Tagged with: art disability
One thing that’s great about art is that it allows anyone to be creative. Art has no boundaries, restrictions, and can come in so many different mediums. Just like there are different forms of art, there are different ways of creating art. For those with disabilities, they too have found unique and creative methods to express themselves. Artists that have physical disabilities that have no or limited use of their hands can paint or draw with their feet, their mouth or even with their head.
Open Arms Care is an intermediate care facility. Started in 2006, the art realization program is modeled after the work of Tim Lefens, an abstract painter and sculptor who founded Artistic Realization Technologies, a nonprofit that creates systems that enable those with severe physical challenges to produce art. Open Arms understands the importance of art and the right that people with disabilities should also have the opportunity to create their own art. The art realization program allows clients who want to participate in various art shows to sell and share their pieces of art. Executive Director, Sue Cook explains that it is important that the clients are accepted regardless of their abilities or limitations.
Leslie Eleazer, Artist
Leslie has cerebral palsy and uses a communication board and can’t use her hands, feet or mouth, but she still expresses herself artistically. She is able to paint with the help of a “Tracker” – an individual who is instructed to paint when, with what color, and where.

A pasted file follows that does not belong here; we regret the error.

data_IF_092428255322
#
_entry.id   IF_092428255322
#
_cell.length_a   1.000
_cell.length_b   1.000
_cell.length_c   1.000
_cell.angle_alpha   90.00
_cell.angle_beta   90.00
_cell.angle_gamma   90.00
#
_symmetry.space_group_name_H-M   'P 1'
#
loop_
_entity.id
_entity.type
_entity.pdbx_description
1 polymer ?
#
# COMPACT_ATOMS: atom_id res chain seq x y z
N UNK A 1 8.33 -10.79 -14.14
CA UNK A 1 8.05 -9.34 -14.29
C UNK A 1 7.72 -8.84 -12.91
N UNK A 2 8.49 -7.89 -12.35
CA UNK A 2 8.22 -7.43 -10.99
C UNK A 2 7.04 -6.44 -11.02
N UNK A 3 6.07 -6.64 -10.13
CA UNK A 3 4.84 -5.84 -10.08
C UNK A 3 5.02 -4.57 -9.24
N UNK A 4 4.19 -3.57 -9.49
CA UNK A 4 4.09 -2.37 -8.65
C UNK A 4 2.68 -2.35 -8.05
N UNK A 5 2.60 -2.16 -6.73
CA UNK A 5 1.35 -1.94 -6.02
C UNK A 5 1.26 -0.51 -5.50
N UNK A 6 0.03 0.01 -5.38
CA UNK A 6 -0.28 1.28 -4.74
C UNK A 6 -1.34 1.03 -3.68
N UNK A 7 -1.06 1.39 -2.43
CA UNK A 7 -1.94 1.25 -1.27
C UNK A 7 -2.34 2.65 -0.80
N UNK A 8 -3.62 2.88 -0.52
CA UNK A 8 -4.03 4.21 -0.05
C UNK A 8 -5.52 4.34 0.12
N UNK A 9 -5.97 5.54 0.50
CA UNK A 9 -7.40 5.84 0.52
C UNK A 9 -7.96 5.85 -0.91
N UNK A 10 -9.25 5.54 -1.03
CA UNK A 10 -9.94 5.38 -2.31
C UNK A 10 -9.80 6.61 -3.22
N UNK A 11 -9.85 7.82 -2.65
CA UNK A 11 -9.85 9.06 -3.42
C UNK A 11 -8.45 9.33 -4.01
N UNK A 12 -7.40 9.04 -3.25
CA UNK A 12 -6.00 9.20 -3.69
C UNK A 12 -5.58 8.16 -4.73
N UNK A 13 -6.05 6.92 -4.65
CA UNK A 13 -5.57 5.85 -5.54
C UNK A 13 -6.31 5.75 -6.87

A tracker relies on visual and auditory cues and reactions of the clients. The trackers mix and brush the paint on the canvas for the client, who may not be physically capable of doing it, but the interpretations are strictly the client artist’s own images.
First, Leslie is set up in a chair facing a blank canvas. Margaret (her tracker) stands by the side of her seat and holds a sign with a palette featuring a multitude of colors. Leslie points to the color she wants to start with.
Using a ruler, Margaret moved across the canvas until Leslie gave a verbal cue for her tracker to stop. Once given the signal, Margaret marked the point on the canvas and continued to move the ruler around in a circular motion. When Leslie indicated she was ready for another point, Beasley stopped, marked the area and changed direction for her next point …
To read more about the process, you can go to